form; and (3) evaluated written marketing materials and contracts of 60
facilities for completeness, clarity, and consistency with pertinent state
statutes and regulations.

To determine how the states oversee assisted living facilities, we
interviewed state officials in the four states and reviewed relevant state
statutes, regulations, guidance, and policy manuals. We did not evaluate
the effectiveness of the state agencies’ oversight of assisted living
facilities. To determine the type and frequency of quality-of-care and
consumer protection problems the four states identified in assisted living
facilities, we analyzed information obtained from the state licensing and
ombudsmen agencies in each state, and the adult protective services (APS)
agency in Florida and Oregon, for the period from January 1, 1996, through
December 31, 1997, for a randomly selected sample of 753 of the 955
facilities that received our survey. See table I.1 for detail on the sample by
state. We examined each facility’s most recent licensing survey and all
complaint investigations for the facility that had resulted in deficiencies or
complaints the state had verified concerning quality of care or consumer
protection. We assessed the reliability of the state data by testing multiple
data elements to confirm their expected relationships to one another and
by testing individual data elements for specific attributes. We consider the
states’ data to be reliable for the purpose of this study. However, the
results of our study cannot be projected to all assisted living facilities in
these states.

We considered the deficiencies or complaints that concerned resident
care, services, medications, staffing—levels, training, qualifications—and
outcomes of care to be quality-of-care problems. We considered the
deficiencies or complaints related to contracts, consumer disclosure and
financial issues, tenant-landlord issues, and resident access to information
and participation in decisionmaking to be consumer protection problems.
We did not analyze deficiencies or complaints that dealt with resident
rights, quality of life, administration, safety, or physical plant or
environment issues. These data may include cases that were investigated
and verified by more than one state agency. For example, a licensing



Page 35                                           GAO/HEHS-99-27 Assisted Living
Appendix I
Scope and Methodology




agency may have cited a deficiency in a facility and also referred the case
to the APS to investigate. In this case, if the APS agency also verified that
allegation, then we would have counted two problems occurring as
opposed to one. However, because of the agencies’ data limitations, we
were unable to identify when this occurred or the extent to which it
occurred. We also obtained information on factors that may have
contributed to the identified problems through interviews with officials
from the four states’ licensing, ombudsman, and APS agencies.




Page 36                                           GAO/HEHS-99-27 Assisted Living
Appendix II

Our Survey of Assisted Living Facilities




                Page 37             GAO/HEHS-99-27 Assisted Living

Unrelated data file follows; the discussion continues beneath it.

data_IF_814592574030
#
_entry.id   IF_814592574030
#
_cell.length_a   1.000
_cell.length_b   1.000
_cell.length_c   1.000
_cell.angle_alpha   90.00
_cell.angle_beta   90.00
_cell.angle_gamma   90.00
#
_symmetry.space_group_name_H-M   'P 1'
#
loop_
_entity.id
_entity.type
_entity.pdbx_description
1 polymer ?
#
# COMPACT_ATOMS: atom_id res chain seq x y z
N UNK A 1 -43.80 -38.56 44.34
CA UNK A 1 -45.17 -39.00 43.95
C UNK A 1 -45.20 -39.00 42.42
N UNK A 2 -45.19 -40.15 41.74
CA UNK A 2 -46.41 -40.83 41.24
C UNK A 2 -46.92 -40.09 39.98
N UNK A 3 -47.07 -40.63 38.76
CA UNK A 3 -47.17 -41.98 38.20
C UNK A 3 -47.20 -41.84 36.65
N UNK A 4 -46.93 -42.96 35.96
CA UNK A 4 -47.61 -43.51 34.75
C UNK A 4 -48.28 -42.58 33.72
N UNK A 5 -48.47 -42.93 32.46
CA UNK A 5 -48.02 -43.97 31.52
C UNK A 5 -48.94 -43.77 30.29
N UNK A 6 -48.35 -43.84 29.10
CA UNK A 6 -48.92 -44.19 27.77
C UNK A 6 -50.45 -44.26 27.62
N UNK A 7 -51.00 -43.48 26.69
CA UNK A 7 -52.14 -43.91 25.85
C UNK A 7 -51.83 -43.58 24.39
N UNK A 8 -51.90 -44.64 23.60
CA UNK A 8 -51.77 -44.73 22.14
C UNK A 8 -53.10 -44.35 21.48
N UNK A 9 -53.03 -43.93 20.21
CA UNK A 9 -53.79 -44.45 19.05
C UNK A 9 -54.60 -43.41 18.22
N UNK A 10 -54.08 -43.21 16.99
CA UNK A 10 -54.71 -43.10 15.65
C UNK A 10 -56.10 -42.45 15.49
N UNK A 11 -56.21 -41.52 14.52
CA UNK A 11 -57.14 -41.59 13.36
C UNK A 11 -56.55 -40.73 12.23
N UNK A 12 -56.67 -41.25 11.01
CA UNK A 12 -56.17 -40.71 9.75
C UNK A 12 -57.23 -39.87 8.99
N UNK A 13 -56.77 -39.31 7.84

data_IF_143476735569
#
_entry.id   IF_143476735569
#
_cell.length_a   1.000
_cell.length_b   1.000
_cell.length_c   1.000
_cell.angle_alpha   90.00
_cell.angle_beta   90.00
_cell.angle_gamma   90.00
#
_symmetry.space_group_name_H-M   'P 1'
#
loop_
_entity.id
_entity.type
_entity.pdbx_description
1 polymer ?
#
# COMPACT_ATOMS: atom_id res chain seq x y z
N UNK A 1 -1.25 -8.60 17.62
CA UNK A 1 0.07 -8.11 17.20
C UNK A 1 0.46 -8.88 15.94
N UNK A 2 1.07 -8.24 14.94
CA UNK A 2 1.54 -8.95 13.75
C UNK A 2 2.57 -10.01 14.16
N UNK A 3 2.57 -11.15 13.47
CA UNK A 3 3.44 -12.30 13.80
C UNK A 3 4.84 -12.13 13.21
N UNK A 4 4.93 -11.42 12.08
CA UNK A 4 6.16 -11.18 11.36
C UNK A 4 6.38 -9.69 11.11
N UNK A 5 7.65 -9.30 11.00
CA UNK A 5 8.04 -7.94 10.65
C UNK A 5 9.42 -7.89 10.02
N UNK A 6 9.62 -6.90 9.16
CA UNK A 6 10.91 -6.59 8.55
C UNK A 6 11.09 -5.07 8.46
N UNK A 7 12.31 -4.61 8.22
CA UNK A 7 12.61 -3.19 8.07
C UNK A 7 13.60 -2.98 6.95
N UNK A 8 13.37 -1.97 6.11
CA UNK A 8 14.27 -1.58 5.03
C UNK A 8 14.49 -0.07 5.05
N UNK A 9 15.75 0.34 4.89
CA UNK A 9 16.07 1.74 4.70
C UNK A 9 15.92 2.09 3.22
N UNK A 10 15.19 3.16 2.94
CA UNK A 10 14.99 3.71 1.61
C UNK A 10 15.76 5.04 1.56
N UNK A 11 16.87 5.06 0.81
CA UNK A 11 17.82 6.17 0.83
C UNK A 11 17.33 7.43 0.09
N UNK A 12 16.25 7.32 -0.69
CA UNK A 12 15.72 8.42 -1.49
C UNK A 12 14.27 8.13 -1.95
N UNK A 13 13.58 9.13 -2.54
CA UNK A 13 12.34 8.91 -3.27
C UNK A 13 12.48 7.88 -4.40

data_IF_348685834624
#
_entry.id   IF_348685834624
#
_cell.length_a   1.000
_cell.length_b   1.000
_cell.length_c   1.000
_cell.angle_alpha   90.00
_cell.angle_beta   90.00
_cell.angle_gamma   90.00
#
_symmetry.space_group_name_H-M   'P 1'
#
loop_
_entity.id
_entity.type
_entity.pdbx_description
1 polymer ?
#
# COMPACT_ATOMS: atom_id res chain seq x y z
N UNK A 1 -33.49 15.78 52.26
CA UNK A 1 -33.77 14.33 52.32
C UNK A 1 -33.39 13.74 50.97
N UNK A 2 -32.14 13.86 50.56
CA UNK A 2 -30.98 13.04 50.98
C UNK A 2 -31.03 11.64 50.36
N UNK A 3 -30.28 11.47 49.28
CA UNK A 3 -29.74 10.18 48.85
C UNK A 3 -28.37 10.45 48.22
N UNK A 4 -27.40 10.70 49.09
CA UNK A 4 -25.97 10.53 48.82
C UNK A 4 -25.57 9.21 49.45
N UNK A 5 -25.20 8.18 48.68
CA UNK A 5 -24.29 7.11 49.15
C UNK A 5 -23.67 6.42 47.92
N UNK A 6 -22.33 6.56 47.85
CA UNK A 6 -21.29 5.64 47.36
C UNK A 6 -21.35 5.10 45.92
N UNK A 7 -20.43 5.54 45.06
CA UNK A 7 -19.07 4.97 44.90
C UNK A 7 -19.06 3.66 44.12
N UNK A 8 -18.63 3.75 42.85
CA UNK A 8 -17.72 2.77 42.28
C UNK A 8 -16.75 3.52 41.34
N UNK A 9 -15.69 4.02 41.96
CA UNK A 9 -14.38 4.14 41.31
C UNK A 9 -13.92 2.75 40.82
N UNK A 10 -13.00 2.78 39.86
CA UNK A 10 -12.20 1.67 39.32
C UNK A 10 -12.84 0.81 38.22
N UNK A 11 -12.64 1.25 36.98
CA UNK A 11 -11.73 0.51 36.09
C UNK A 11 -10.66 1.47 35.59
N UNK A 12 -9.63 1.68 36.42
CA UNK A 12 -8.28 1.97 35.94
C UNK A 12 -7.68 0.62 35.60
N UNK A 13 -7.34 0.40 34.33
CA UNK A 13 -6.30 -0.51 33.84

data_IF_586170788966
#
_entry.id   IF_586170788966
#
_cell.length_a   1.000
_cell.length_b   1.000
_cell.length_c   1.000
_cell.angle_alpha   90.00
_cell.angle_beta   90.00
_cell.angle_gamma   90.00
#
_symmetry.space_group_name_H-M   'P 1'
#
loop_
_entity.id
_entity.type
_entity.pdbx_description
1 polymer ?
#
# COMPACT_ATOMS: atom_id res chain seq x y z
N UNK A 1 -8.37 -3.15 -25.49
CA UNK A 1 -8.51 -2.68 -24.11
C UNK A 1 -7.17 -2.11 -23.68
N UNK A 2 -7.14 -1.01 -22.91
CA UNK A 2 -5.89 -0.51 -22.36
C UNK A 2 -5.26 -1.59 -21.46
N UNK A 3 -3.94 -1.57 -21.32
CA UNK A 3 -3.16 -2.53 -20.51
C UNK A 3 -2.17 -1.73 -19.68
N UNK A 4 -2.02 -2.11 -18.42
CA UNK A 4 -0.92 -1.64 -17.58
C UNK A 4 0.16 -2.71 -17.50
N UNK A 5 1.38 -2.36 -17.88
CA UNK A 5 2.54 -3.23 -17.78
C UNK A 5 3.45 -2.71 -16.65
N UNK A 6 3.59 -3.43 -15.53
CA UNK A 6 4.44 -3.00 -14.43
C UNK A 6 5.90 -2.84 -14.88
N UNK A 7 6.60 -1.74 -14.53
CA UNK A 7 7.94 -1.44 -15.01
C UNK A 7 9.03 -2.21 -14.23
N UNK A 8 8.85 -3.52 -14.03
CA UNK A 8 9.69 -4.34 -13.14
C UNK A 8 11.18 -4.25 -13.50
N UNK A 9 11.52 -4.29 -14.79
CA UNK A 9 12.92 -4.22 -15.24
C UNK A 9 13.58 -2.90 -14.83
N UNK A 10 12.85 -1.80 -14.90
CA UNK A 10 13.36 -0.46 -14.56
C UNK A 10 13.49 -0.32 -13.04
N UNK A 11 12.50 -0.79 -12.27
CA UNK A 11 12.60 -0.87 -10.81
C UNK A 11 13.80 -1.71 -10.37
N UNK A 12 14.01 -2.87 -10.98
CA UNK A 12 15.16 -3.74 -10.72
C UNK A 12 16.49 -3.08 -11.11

Appendix II
Our Survey of Assisted Living Facilities




Page 38                                    GAO/HEHS-99-27 Assisted Living
Appendix II
Our Survey of Assisted Living Facilities




Page 39                                    GAO/HEHS-99-27 Assisted Living
Appendix II
Our Survey of Assisted Living Facilities




Page 40                                    GAO/HEHS-99-27 Assisted Living
Appendix II
Our Survey of Assisted Living Facilities




Page 41                                    GAO/HEHS-99-27 Assisted Living
Appendix II
Our Survey of Assisted Living Facilities




Page 42                                    GAO/HEHS-99-27 Assisted Living
Appendix II
Our Survey of Assisted Living Facilities




Page 43                                    GAO/HEHS-99-27 Assisted Living
Appendix II
Our Survey of Assisted Living Facilities




Page 44                                    GAO/HEHS-99-27 Assisted Living
Appendix II
Our Survey of Assisted Living Facilities




Page 45                                    GAO/HEHS-99-27 Assisted Living
Appendix II
Our Survey of Assisted Living Facilities




Page 46                                    GAO/HEHS-99-27 Assisted Living
Appendix II
Our Survey of Assisted Living Facilities




Page 47                                    GAO/HEHS-99-27 Assisted Living
Appendix II
Our Survey of Assisted Living Facilities




Page 48                                    GAO/HEHS-99-27 Assisted Living
Appendix II
Our Survey of Assisted Living Facilities




Page 49                                    GAO/HEHS-99-27 Assisted Living
Appendix III

Additional Information on Quality-of-Care
and Consumer Protection Problems in Four
States
               Licensing agencies across the four states have different assisted living
               regulations—that is, the content, level of detail, and coding schemes for
               their assisted living licensing regulations all differ. Similarly, Florida’s and
               Oregon’s APS agencies have different allegation categories that they assign
               problems to. A problem or deficiency in one state may have one regulation
               requirement or allegation category, whereas another state may have four
               relevant regulatory requirements or allegation categories for the same
               problem. Therefore, the frequencies of licensing deficiencies should not be